As I drove up the winding road to Dinosaur Point, I idly mused upon the current implications of the universe as I contemplated the ominous thunderheads on the horizon. When I arrived at the parking lot, it was filled with friends eager for a night's observing. I counted at least 29 telescopes set up.
I started my night's observing with one of my favorite objects, M 2. It appeared in the eyepiece like a waterfall. Then, I studied NGC 5357. It looked exactly like Alan Rickman.
After a short break to gulp down my remaining canned margaritas, I had a chance to see NGC 1308 in Antlia. It looked exactly like that graph in An Unpleasant Truth. After that, I nudged my telescope to NGC 5712. It took me back to the first time I saw nothing I'd ever seen before. Then, I glimpsed Abell 11. It reminded me of whispy tendrils of nebulosity. Then, I glimpsed M 101 in Orion. It looked exactly like George W. Bush. With that checked off my list, I added to my logbook B 639 in Fornax. It was as bright as a dodo bird, extinct but for this celestial likeness. With that checked off my list, I jumped to IC 133 in Pisces Austrinus. It sparkled like spent coals, faintly glowing. After that, I had a chance to see NGC 1261. It compared favorably with a spider. Then, I went for B 97. It was not quite as bright as yet another globular. After I'd spent a few minutes looking at that, I added to my logbook NGC 562. It seemed fainter than one of Martha Stewart's doilies. Then, for a real challenge, I went for NGC 4457 in Sculptor. It reminded me of Gollum. After I'd spent a few minutes looking at that, I showed some guests M 53 in Sagittarius. It was even more difficult than a whale spouting.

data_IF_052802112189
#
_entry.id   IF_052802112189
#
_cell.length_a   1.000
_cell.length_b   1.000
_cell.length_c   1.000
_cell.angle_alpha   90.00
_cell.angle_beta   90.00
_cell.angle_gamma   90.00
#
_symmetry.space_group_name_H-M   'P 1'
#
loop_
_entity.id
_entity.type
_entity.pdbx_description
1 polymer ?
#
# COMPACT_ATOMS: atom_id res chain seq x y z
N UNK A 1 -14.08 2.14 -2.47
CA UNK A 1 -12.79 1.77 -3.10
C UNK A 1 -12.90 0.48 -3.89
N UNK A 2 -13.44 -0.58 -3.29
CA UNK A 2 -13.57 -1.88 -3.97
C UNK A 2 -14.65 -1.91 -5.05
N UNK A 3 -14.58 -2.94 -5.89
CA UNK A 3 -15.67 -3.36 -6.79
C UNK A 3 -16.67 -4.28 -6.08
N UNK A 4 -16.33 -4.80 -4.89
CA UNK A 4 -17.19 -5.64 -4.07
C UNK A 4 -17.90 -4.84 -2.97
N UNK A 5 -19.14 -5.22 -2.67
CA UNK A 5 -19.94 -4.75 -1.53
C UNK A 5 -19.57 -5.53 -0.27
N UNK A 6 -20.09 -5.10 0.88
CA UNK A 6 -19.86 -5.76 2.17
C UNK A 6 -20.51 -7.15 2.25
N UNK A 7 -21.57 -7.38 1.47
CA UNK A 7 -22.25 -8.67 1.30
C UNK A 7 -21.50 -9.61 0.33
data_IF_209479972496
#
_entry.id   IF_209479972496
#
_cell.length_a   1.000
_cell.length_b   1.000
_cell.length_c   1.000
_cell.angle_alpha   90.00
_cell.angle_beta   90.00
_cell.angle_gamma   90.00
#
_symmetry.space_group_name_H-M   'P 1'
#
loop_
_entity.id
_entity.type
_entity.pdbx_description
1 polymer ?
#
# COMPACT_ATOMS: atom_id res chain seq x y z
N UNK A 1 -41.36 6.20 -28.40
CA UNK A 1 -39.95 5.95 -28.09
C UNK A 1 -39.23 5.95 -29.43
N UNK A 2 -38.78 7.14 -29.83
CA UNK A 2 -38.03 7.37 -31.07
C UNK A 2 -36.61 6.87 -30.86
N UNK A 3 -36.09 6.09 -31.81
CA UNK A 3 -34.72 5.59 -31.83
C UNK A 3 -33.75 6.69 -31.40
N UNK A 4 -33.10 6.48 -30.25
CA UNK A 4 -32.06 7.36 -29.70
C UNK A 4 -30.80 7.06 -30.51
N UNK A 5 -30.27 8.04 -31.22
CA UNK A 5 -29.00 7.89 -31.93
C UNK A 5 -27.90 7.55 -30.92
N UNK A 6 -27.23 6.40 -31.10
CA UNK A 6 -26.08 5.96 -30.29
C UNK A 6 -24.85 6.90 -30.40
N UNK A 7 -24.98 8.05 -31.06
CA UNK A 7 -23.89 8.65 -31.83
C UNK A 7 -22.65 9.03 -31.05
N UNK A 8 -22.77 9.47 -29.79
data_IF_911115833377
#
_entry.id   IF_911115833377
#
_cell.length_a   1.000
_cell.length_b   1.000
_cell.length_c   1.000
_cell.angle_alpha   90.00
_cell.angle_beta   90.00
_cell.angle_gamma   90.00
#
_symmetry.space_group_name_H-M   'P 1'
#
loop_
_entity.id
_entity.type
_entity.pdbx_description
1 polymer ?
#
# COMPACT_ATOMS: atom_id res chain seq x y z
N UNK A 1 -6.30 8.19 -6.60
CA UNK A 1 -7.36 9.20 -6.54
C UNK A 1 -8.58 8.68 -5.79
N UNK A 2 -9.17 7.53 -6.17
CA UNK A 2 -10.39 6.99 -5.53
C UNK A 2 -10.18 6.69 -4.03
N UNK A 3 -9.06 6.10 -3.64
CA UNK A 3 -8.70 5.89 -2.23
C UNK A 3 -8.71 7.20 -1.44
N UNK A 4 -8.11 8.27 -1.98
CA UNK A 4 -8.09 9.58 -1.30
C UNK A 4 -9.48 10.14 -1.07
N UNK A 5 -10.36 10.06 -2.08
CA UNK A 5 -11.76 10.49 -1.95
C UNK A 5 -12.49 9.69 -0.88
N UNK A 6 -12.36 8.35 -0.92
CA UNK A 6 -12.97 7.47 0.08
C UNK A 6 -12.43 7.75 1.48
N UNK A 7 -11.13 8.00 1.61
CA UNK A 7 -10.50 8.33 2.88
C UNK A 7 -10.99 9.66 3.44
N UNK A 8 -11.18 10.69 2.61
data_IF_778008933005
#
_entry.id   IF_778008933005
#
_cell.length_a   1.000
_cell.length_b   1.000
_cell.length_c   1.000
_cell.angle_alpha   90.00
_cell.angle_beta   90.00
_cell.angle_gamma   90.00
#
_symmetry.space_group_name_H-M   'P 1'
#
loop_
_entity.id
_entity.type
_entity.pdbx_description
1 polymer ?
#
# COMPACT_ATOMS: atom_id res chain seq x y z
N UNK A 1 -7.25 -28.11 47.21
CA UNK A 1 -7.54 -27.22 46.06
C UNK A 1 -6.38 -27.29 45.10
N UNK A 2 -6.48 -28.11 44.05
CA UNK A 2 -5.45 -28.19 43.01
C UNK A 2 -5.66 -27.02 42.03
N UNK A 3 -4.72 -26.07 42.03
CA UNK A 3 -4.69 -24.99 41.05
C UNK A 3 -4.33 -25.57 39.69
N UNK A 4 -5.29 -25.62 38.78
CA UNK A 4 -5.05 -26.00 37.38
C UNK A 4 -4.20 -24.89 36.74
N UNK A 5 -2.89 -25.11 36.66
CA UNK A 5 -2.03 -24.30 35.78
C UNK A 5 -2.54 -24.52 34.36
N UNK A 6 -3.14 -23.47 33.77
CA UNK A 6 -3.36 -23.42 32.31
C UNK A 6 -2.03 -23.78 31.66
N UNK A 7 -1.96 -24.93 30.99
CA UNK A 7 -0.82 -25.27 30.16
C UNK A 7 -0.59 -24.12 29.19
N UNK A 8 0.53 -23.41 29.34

Finally, it was time to pack up and leave. As I drove home, I contemplated the events of the night, and realized that any night out under the sky with good friends is better than spending the evening reading blogs.